Football Coaching Session: Using Scenarios


I was skimming through some of the Youth Mod 2 content last week and came across a note I’d made about using scenarios in sessions as a way to get your topic across. I always try and use different sessions so thought I’d look at using scenarios/situations to continue our recent theme of defending (pressing or being compact).

I’ve heard coaches talking about using situations previously, perhaps at the end of the session or just to introduce a different angle to a game but having tried it last week I think there were good benefits to using this type of session.

Firstly, the setup. We had 12 players so it was perfect for 6v6 in the 35 x 35 area we have (we sometimes have 17 players which is hard work on such an area!) and to begin with they played a 10 minute game to get started. This gets rid of a bit of early energy and also allows me to see if the teams are evenly matched (they create the teams, not me). I also split the pitch in to thirds and asked them to “defend in two but attack in three”.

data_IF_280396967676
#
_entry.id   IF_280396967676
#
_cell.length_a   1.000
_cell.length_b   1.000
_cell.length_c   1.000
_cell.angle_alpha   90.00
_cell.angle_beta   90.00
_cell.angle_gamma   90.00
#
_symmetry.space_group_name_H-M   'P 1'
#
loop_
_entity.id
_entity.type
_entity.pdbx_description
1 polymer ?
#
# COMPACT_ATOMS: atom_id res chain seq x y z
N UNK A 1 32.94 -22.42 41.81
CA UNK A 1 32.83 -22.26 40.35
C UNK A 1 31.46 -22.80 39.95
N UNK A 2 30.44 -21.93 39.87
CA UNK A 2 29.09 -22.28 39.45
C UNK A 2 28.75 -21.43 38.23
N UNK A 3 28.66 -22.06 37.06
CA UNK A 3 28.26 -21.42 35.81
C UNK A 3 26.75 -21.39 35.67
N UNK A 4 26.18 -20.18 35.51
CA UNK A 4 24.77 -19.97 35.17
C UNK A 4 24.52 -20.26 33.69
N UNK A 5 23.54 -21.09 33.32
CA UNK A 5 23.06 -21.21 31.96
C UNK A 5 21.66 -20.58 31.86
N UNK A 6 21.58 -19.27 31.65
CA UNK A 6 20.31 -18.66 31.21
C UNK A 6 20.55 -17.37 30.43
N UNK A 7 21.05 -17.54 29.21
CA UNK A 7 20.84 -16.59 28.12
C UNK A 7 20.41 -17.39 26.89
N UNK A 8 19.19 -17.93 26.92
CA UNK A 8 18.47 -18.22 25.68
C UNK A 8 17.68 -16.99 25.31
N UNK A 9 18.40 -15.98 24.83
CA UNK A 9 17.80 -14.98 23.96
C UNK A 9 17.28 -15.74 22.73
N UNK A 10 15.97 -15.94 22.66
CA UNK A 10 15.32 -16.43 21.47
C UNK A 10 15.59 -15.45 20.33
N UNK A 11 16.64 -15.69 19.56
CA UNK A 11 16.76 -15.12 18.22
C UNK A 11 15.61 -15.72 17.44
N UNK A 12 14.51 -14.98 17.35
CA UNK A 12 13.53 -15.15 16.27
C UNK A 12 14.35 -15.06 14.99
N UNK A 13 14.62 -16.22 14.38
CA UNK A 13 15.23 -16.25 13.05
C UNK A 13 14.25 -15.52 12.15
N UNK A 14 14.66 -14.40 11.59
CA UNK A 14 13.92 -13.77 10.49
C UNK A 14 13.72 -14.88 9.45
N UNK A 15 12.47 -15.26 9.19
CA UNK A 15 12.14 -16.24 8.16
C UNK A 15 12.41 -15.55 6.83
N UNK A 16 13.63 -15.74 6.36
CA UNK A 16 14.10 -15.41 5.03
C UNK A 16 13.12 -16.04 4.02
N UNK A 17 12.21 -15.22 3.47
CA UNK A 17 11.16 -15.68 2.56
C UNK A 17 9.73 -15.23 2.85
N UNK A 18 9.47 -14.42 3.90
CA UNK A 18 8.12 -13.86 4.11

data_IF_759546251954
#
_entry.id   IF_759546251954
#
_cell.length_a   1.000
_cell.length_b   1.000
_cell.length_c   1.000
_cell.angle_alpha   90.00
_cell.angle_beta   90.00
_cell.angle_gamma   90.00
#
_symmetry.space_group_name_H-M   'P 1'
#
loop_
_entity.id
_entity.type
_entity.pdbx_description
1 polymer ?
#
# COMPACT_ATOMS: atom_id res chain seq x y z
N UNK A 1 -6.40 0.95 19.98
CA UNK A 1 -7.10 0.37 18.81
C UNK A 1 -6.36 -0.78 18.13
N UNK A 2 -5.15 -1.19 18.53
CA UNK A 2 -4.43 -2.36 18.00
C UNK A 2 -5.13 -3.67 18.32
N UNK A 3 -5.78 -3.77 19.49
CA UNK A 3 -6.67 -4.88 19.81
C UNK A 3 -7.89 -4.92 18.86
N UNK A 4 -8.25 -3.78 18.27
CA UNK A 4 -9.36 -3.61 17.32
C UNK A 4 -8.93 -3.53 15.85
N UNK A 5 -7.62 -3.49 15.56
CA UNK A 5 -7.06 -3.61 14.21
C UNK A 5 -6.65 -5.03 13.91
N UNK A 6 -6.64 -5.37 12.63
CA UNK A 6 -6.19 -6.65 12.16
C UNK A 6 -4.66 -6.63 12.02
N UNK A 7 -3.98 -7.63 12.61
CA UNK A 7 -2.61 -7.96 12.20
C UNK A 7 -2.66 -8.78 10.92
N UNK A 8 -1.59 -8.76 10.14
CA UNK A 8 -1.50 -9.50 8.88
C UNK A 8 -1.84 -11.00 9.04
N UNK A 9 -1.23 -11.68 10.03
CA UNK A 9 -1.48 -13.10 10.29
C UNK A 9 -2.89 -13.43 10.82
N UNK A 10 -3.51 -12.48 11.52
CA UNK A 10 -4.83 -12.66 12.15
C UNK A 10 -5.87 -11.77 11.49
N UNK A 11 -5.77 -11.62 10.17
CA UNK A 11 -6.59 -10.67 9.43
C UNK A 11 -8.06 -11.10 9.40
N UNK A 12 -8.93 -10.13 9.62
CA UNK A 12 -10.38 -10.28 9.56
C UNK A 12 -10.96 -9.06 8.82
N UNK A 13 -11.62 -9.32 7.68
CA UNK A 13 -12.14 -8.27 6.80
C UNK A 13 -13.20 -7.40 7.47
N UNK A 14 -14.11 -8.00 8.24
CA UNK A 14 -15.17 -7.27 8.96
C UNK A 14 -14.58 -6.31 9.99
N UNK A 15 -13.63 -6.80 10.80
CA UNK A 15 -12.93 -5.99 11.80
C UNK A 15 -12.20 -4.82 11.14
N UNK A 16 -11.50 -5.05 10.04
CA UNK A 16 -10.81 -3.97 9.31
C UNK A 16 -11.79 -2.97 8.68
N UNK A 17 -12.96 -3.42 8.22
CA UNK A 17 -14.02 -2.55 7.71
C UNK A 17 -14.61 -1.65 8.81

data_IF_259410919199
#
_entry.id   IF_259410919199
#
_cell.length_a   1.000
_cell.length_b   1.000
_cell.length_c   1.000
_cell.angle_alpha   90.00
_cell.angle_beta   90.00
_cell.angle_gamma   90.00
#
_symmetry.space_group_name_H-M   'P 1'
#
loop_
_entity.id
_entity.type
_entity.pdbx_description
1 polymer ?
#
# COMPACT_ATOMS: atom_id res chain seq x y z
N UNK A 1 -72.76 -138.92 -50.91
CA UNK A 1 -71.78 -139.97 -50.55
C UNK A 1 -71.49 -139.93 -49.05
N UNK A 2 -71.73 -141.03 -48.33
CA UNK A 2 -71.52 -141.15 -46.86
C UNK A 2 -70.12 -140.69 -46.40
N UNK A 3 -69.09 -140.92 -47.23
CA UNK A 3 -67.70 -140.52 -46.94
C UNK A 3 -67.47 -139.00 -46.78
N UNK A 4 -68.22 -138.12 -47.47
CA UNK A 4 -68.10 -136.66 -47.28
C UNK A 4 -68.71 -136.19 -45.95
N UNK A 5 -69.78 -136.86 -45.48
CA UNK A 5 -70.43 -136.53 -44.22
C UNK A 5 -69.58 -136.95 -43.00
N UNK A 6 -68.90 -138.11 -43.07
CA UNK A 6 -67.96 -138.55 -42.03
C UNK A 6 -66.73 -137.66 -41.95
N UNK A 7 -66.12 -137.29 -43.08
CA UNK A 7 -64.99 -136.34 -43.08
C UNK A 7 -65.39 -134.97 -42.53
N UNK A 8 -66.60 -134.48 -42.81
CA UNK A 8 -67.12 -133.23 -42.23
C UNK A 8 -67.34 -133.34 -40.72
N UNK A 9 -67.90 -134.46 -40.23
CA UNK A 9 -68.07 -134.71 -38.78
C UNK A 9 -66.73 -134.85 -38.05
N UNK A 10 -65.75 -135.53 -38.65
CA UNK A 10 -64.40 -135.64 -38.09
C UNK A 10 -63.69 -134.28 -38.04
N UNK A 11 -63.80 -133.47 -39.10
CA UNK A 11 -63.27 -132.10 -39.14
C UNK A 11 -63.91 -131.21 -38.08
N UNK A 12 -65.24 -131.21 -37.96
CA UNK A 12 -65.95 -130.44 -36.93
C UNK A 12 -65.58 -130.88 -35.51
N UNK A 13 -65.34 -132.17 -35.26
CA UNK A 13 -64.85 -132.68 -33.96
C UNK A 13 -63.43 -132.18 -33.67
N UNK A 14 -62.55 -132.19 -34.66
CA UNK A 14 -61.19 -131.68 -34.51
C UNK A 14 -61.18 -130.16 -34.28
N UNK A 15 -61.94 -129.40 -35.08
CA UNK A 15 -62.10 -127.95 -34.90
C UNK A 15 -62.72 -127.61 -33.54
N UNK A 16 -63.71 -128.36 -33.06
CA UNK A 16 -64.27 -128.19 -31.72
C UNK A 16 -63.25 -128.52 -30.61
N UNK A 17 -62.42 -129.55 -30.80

We then stopped it, allowed them to get a drink and I explained that we’d now play a 10 minute game where the situation was that one team had a 2-0 lead to defend. The team who were to lead were the team who’d lost the opening game so it was an interesting change of focus and challenge for them.

What I like about the situation approach is that it gives team’s a chance to set out a strategy or plan for how they play before the game and it gives you an opportunity to explore what they come up with via some Q&A. What I found interesting was their response to the challenge – they defended more aggressively than in the opening game, generally worked harder and actually won the game.

Before the first situation I was going to give each team the same challenge but due to the outcome of the second game I instead used the same challenge but this time spoke more to the alternate team about how they could change their approach to win the game.

To summarise:

1st Game: Team A beat Team B (by a couple of goals)

2nd Game: Team B beat Team A (Team B had started with 2-0 lead)

In the 2nd game there was no change in performance from Team A but Team B, as shown above, improved considerably.

Game 3 used the same situation but I spoke to Team A about their approach because I wanted to see how they’d react. They wanted to try and draw out Team B who’d sat in a compact shape and didn’t feel they should press because Team B were “going long”. Team B were happy with their approach from the previous game but felt they could be better in possession.

Outcome of Game 3? Team A won, comfortably. The difference? Team A scored an early goal and Team B’s work rate / belief dropped so they didn’t defend as aggressively and conceded soft goals. This provided an opportunity to talk about this with them after the game finished.